35 Russia and the European Court of Human Rights: The Strasbourg Effect (Lauri Mälksoo & Wolfgang Benedek eds. 2017); Silvia Steininger, Managing the Backlash? The PACE and the Question of Participation Rights for Russia, VerfBlog, Oct. 9, 2018, https://doi.org/10.17176/20181012-131857-0.

36 Arguing for a global tide against human rights courts sweeping over from Europe: Jorge Contesse, Resisting the Inter-American Human Rights System, 44 Yale J. Int’l L. 179 (2019).

37 For a differentiated account: Ximena Soley & Silvia Steininger, Parting ways or lashing back? Withdrawals, backlash and the Inter-American Court of Human Rights, 14 International Journal of Law in Context 237 (2018).

38 Czech Constitutional Court, Jan 31, 2012, docket number Pl. ÚS 5/12 – Slovak Pensions. The case follows up on CJEU, Case C-399/09, Landtóva, ECLI:EU:C:2011:415.

39 Jan Komárek, Czech Constitutional Court Playing with Matches: The Czech Constitutional Court Declares a Judgment of the Court of Justice of the EU Ultra Vires; Judgment of 31 January 2012, Pl. ÚS 5/12, Slovak Pensions XVII, 8 Eur. Const. L.R. 323 (2012).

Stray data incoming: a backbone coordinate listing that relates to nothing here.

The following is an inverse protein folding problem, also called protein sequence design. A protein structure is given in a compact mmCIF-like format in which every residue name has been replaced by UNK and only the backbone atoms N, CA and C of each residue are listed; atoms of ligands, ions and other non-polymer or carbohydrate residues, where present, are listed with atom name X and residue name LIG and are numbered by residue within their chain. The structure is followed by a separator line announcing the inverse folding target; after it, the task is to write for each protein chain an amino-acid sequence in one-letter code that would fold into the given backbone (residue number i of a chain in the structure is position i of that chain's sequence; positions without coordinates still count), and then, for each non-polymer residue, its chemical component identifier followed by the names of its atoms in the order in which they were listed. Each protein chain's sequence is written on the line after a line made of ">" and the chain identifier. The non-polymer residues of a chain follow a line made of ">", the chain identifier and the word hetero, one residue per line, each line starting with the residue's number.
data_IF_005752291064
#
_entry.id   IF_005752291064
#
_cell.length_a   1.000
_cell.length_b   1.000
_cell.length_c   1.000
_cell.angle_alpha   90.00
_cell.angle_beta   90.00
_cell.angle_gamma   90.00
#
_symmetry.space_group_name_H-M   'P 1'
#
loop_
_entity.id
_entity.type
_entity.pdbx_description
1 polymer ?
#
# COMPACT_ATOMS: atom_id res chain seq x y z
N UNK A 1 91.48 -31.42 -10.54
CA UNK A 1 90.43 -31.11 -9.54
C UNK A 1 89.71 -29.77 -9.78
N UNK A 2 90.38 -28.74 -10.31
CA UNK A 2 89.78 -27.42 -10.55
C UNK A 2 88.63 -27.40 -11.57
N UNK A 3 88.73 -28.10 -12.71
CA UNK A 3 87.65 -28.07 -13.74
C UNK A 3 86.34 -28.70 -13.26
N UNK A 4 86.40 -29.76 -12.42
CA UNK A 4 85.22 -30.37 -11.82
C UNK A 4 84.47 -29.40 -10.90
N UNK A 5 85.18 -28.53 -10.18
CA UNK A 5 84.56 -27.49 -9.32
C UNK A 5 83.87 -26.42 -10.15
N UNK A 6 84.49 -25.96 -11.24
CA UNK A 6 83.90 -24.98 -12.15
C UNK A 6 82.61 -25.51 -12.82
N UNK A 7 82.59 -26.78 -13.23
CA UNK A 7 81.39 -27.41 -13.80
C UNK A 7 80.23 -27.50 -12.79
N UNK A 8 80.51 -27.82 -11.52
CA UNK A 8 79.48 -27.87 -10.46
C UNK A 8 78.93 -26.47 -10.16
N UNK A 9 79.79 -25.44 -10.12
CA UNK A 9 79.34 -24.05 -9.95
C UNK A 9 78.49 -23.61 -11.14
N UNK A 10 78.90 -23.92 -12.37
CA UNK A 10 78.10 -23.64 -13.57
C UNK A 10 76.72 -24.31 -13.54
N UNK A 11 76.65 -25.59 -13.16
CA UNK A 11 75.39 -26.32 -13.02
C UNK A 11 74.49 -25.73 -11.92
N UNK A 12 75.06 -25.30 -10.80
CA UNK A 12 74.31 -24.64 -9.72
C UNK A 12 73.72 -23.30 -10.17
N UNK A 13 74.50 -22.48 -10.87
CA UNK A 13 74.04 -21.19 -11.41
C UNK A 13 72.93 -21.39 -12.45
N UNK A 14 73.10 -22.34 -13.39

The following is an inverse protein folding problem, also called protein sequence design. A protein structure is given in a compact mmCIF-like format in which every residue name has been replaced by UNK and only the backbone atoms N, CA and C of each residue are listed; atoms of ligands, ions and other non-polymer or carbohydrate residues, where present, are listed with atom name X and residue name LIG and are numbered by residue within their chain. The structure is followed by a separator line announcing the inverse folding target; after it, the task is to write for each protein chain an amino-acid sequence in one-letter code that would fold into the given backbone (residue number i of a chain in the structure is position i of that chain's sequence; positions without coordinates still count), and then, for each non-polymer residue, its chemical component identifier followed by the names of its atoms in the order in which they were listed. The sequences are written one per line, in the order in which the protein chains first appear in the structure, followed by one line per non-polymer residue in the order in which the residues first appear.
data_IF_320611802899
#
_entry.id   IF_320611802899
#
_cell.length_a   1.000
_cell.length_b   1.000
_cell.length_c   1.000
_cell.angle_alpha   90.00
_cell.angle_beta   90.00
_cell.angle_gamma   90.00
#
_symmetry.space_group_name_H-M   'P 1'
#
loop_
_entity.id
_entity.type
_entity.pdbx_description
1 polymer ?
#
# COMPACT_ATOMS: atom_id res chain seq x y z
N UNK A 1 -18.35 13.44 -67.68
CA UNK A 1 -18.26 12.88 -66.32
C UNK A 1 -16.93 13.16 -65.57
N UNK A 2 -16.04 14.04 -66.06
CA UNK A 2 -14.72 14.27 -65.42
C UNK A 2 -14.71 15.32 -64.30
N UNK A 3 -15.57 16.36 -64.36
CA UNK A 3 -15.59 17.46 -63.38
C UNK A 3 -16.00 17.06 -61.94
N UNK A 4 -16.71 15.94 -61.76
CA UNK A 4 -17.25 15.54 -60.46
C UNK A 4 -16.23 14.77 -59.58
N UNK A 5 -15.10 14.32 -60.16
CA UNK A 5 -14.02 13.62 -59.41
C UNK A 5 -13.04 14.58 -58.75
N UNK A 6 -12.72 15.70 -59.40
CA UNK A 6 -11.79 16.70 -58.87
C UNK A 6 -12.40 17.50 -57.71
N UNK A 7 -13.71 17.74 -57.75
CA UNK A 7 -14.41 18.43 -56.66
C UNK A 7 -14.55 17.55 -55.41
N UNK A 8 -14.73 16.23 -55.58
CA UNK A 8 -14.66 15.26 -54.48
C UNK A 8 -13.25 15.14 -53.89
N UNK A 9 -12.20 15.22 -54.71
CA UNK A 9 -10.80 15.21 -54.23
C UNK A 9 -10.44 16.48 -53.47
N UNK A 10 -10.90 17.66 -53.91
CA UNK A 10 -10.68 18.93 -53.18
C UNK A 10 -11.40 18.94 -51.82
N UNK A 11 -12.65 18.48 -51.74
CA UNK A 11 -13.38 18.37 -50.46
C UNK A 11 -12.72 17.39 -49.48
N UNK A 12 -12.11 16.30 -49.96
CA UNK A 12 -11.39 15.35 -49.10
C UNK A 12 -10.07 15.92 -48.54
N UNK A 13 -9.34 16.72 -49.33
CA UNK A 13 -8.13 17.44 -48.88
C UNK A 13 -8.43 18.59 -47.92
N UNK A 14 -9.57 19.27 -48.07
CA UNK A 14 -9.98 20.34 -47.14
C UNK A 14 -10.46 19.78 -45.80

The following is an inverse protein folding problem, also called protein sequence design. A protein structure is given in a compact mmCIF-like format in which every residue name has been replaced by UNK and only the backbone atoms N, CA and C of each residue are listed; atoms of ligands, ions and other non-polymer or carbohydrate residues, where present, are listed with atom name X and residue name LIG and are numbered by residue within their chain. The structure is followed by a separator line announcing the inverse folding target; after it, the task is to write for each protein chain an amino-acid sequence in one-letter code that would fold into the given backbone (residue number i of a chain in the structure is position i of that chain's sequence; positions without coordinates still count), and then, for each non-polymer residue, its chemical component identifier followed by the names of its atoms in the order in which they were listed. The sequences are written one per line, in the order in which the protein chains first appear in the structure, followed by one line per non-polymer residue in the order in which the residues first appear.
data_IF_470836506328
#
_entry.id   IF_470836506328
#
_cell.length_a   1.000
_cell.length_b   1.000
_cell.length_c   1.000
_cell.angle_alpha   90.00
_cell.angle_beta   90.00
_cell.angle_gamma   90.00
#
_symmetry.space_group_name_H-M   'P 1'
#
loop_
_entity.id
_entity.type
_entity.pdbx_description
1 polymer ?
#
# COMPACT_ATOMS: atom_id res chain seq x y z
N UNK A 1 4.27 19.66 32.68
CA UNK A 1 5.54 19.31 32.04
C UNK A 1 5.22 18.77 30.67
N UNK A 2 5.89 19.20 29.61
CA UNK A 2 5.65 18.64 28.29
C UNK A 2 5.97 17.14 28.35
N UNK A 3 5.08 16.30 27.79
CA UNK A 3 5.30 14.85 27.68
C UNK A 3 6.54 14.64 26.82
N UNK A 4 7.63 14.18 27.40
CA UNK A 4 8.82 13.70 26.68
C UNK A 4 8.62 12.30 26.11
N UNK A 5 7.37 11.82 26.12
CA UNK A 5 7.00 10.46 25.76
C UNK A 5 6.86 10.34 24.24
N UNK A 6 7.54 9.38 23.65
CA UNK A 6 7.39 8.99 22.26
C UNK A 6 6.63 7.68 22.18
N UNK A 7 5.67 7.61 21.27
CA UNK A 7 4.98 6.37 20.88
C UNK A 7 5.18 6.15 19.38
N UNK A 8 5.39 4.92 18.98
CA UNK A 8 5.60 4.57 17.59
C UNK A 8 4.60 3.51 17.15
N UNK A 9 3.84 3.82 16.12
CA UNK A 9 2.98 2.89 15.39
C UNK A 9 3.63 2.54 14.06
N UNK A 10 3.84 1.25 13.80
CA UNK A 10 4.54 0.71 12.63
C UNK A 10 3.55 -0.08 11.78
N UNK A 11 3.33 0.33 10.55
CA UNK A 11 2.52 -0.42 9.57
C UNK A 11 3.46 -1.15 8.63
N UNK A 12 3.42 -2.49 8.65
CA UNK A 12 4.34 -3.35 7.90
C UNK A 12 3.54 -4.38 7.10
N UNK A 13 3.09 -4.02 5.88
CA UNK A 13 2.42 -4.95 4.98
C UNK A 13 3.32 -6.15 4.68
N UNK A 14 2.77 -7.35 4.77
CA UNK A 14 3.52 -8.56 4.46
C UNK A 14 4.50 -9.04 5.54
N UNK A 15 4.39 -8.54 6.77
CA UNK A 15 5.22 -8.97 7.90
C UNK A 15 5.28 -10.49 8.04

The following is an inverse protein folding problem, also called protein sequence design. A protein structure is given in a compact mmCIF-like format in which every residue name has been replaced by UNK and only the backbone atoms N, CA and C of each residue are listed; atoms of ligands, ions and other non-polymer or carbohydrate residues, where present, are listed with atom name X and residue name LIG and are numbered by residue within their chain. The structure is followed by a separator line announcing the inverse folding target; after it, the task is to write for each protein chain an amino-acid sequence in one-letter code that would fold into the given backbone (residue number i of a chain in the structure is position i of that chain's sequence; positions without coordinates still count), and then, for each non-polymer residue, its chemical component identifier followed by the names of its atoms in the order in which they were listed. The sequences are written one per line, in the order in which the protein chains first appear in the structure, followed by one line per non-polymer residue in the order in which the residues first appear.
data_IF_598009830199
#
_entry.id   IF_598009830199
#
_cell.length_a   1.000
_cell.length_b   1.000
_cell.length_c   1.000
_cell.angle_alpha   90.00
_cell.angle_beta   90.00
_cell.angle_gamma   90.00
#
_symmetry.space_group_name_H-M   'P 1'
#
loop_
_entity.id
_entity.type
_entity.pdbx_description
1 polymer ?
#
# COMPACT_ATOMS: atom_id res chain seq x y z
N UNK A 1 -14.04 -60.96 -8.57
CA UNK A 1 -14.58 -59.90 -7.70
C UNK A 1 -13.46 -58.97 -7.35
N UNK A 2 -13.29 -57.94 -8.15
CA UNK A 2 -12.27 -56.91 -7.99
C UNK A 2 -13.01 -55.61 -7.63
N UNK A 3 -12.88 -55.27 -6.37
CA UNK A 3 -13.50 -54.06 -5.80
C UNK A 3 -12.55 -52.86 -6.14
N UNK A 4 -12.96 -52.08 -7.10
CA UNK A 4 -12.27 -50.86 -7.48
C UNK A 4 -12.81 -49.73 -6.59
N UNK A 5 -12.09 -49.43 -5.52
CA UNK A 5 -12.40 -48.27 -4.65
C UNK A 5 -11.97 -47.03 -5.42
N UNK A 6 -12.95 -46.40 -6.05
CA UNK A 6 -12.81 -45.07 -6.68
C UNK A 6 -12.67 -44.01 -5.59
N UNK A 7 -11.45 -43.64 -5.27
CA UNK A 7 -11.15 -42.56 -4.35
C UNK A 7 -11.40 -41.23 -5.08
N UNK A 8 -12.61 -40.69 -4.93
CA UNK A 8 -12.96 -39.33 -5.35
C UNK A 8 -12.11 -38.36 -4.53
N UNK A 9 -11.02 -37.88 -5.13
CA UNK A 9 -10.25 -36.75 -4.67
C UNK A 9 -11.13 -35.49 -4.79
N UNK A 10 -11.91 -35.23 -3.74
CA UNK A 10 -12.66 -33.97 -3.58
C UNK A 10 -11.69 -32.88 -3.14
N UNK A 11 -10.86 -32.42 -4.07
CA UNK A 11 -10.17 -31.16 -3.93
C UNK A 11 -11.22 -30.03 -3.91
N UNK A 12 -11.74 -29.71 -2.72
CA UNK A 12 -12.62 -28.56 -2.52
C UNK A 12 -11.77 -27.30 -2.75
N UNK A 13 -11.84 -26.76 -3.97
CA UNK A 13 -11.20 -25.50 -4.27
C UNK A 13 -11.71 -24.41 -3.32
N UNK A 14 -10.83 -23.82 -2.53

40 Supreme Court of Denmark, Dec. 6, 2016, Case no. 15/2014 – Dansk Industri (DI) acting for Ajos A/S vs. The Estate left by A.

41 Mikael Rask Madsen, et al., Competing Supremacies and Clashing Institutional Rationalities: the Danish Supreme Court’s Decision in the Ajos Case and the National Limits of Judicial Cooperation, 23 Eur. L.J. 140, 148 (2017).

42 Cf. Gábor Halmai, Populism, Authoritarianism and Constitutionalism, 20 Ger. L.J. 296, 302 et seq. (2019).

43 Ágoston Mohay & Norbert Tóth, Decision 22/2016. (XII. 5.) AB on the Interpretation of Article E)(2) of the Fundamental Law, 111 American Journal of International Law 468 (2017).

44 CJEU, Case C-619/18, Commission v Poland, ECLI:EU:C:2019:531.

45 CJEU, Case C-192/18, Commission v Poland, ECLI:EU:C:2019:924.

46 CJEU, Case C-791/19, filed on Oct. 25, 2019.